As foreigners, whether you live in rural Japan or in its busiest cities, we are still by far a small minority. The Japanese government ministries set out, decades ago, to find a way to expose more of its citizens to foreign culture and different ways of thinking. What developed after years of planning and experimenting was the JET Programme.
In my humble opinion, I believe the JET Programme has been the greatest investment of government time, money, and effort towards internationalization on many levels. The ministries and countless other governments and organizations have worked together for over 25 years to give us the opportunity we are now experiencing to influence the future of our communities. Not just the communities we live and work in now, but also our future communities that we can influence based on our experience here and now.
I believe that this puts a great amount of responsibility in our laps. It is up to us to use this time responsibly. It would be easy to view your time as a JET as an extended vacation, or as a chance to go sight- seeing and have fun with very little stress or effort, because we’re not “required” to go the extra mile in our workplaces. However, if we take that route, we not only rob our communities of all they could gain from our knowledge, we rob ourselves of the fulfillment that comes with helping our communities become better.
That said, do you remember what we were told our goals are as JETs in this Programme when we arrived in Tokyo for orientation?
- Share our culture.
- Advise schools on Foreign language education curriculum/methods.
- Act as an assistant in classes.
The reality is, when you get to your workplace, no one is waiting eagerly on your plans and ideas, and many of your co-workers don’t even know why you’re there or even what the JET Programme is!
I’ve been advising new JETs for the past 4 of my 5 years, and I’ve experienced it myself. Some of you are in worst-case-scenarios, underutilized, and not feeling of much more use than a potted plant. You may be stuck in classrooms, feeling like a tape-recorder and that you’ve said, “Repeat after me!” for the bazillionth time! Maybe no one listens to you. Maybe you’re largely ignored, and you certainly aren’t consulted for your “vast experience from the western world!”
In my experience, most JETs aren’t prepared for situations like these and don’t know what to do about it. You may be sitting there in this exact situation, now, reading this, and thinking that there’s not much that can done about it. The Japanese have a saying “しょうがない” (shouganai), that essentially means nothing can be done about a situation.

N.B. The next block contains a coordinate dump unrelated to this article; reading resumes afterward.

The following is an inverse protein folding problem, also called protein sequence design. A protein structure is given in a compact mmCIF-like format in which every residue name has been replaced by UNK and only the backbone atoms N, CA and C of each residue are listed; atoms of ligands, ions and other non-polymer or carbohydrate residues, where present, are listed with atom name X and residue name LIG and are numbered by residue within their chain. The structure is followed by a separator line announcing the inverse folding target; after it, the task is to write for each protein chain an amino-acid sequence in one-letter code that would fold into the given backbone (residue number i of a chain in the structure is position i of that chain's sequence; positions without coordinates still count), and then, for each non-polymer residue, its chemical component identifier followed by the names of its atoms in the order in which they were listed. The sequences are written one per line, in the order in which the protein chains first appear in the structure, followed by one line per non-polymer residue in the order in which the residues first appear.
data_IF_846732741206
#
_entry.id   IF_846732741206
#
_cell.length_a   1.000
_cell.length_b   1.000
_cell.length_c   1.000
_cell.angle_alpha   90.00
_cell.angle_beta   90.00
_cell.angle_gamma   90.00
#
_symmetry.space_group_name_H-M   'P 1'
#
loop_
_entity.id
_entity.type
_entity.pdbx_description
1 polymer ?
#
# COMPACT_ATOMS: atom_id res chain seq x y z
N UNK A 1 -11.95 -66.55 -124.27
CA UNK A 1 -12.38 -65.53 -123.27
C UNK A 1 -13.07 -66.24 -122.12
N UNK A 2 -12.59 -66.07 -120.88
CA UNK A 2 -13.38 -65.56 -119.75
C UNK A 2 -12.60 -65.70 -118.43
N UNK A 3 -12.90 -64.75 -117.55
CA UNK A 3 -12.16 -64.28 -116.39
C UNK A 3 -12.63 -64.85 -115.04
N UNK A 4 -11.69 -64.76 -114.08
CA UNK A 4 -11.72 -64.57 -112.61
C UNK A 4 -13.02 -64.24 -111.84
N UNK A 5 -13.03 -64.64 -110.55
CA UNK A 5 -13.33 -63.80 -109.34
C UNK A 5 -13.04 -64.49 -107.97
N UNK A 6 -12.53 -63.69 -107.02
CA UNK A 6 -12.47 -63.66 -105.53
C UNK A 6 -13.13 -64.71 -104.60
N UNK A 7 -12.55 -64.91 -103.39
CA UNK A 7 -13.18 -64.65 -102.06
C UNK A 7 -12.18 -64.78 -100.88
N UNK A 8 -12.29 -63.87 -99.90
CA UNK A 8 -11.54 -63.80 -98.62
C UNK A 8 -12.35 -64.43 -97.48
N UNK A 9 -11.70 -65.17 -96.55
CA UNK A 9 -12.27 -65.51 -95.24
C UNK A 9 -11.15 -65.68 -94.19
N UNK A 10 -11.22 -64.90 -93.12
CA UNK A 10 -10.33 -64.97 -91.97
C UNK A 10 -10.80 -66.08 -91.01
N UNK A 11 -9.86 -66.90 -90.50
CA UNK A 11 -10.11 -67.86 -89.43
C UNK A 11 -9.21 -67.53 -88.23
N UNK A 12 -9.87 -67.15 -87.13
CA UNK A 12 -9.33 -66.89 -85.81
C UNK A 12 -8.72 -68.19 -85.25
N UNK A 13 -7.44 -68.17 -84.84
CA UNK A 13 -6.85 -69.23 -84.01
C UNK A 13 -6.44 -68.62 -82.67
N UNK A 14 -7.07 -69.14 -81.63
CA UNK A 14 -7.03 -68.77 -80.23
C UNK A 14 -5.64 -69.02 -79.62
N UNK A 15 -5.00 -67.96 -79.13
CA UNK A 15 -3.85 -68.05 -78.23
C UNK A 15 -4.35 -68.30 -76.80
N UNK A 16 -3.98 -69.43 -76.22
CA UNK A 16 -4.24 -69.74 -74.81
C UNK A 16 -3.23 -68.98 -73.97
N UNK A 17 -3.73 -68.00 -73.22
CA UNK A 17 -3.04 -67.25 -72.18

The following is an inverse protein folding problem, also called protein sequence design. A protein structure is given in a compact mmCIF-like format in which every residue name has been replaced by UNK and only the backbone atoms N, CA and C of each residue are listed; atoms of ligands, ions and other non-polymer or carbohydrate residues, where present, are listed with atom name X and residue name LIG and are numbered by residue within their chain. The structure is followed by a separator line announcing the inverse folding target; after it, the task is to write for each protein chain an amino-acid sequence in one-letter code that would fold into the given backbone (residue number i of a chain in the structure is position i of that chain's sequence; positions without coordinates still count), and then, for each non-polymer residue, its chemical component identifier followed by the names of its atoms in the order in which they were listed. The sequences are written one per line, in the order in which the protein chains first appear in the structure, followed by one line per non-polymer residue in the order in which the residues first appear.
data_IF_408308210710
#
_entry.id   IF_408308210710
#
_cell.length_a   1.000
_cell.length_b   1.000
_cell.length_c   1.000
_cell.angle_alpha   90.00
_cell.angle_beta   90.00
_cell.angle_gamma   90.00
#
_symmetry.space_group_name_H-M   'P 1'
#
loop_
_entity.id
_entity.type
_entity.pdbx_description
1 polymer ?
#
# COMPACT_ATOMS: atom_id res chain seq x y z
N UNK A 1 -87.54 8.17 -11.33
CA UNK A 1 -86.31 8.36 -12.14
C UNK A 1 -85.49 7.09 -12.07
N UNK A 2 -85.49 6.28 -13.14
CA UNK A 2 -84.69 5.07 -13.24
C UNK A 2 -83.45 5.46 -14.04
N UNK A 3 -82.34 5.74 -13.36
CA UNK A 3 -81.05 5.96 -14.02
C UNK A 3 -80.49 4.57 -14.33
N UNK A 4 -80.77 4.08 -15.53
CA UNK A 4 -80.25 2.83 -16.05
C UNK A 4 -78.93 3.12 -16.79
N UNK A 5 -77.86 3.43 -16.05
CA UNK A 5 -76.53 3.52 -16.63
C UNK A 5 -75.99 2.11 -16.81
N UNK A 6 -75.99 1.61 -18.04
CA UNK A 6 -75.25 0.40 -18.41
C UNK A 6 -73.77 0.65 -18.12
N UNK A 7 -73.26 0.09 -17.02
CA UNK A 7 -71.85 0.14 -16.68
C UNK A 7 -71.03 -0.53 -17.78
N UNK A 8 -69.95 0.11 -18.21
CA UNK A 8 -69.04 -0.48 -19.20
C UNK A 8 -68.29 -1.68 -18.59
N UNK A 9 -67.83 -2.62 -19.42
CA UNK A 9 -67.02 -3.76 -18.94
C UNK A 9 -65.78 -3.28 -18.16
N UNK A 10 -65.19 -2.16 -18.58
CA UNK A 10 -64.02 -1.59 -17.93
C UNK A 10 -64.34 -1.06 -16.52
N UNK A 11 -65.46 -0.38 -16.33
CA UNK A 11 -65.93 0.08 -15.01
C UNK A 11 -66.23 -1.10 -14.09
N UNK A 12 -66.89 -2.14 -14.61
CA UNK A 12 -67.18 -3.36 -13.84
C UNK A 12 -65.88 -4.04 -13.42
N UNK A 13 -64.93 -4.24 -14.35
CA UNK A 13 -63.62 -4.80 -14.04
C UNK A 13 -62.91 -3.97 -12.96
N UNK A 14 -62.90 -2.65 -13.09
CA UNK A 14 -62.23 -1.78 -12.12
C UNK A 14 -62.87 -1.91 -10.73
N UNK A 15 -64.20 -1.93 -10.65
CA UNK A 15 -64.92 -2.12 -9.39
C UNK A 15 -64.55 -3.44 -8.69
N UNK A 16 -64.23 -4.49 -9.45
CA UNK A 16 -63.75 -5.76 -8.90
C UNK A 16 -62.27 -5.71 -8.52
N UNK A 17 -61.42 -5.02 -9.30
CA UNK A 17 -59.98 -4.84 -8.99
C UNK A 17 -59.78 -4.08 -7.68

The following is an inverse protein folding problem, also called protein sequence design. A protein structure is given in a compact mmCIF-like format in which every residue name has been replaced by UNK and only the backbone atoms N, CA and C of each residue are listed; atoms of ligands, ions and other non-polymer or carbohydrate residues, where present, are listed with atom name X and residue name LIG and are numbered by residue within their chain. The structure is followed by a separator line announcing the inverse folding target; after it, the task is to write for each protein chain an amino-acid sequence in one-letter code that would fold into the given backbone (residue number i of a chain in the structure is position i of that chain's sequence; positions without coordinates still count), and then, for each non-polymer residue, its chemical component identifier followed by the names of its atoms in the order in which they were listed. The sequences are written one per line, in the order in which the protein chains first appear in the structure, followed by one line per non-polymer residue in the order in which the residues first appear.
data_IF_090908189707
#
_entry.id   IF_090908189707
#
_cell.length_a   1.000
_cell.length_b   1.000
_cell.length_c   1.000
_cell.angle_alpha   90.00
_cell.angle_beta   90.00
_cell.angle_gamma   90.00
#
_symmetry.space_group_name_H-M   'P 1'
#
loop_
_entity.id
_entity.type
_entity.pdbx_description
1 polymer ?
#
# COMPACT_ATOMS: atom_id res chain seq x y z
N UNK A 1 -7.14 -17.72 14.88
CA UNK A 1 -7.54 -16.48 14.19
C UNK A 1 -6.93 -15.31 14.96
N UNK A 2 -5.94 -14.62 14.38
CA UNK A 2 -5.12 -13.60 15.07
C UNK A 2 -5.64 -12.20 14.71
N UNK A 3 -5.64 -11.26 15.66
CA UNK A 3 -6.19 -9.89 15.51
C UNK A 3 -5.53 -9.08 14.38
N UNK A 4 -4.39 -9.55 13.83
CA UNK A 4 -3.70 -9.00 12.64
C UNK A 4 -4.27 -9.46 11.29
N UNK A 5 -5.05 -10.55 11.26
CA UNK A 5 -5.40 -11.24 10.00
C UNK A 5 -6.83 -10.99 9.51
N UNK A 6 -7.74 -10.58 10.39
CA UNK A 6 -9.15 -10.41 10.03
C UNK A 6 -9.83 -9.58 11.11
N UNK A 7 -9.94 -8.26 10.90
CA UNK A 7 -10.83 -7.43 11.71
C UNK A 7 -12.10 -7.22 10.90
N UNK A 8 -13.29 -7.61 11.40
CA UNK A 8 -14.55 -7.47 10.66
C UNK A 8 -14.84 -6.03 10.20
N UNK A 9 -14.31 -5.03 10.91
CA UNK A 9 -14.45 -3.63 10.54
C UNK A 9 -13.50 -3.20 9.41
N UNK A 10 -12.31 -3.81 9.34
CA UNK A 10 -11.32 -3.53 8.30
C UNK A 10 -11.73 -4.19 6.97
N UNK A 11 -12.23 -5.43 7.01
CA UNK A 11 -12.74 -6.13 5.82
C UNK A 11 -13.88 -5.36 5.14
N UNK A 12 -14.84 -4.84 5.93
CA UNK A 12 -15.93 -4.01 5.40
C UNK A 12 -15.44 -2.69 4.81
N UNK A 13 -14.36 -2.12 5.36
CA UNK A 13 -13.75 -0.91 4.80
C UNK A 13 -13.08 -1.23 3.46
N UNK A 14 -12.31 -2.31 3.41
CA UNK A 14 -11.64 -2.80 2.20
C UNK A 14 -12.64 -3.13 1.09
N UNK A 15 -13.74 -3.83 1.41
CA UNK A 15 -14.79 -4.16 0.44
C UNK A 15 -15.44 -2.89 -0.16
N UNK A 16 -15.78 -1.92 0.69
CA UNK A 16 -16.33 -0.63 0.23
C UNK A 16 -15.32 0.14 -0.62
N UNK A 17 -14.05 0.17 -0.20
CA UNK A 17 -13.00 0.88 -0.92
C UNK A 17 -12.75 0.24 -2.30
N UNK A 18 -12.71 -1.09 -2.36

I’m here to tell you now:
There is something you can do.
Unfortunately, many of us find ourselves in situations like these, and the burden of effort lies squarely on our shoulders. So, we have to make some serious decisions about how we approach the situations, projects, and education initiatives we are tasked with.
We, as JETs and guests in this country, are constantly confronted by situations where we know from our experience in our own countries that there may be another way to do things. That’s not a broad swipe on Japanese culture or a jab that says, “We do ________ better in our country!”. It’s just a plain and simple fact, which can easily be applied reversely in our home countries using information we’ve learned from our experiences here.
It’s up to us to find a way to influence our workplaces and those around us.
It’s up to us to influence our workplaces for positive change and progression. You can do as many on the Programme do (and it’s no secret), and sit at your desk day-after-day studying, reading, surfing the net and so on. OR, you can be proactive and speak your mind.
If you don’t like the way English classes are taught:
If you want to plan more lessons or have more input:
If you want to try a new internationalization initiative:
If you don’t feel integrated enough in your workplace:
And don’t just say it once. Say it again and again until you get your point across.
In Japan they have a saying: “石の上にも3年”。(Isshi no ue ni mo san nen)
Literally, it means you should sit on top of a rock for three years before you see the result you want.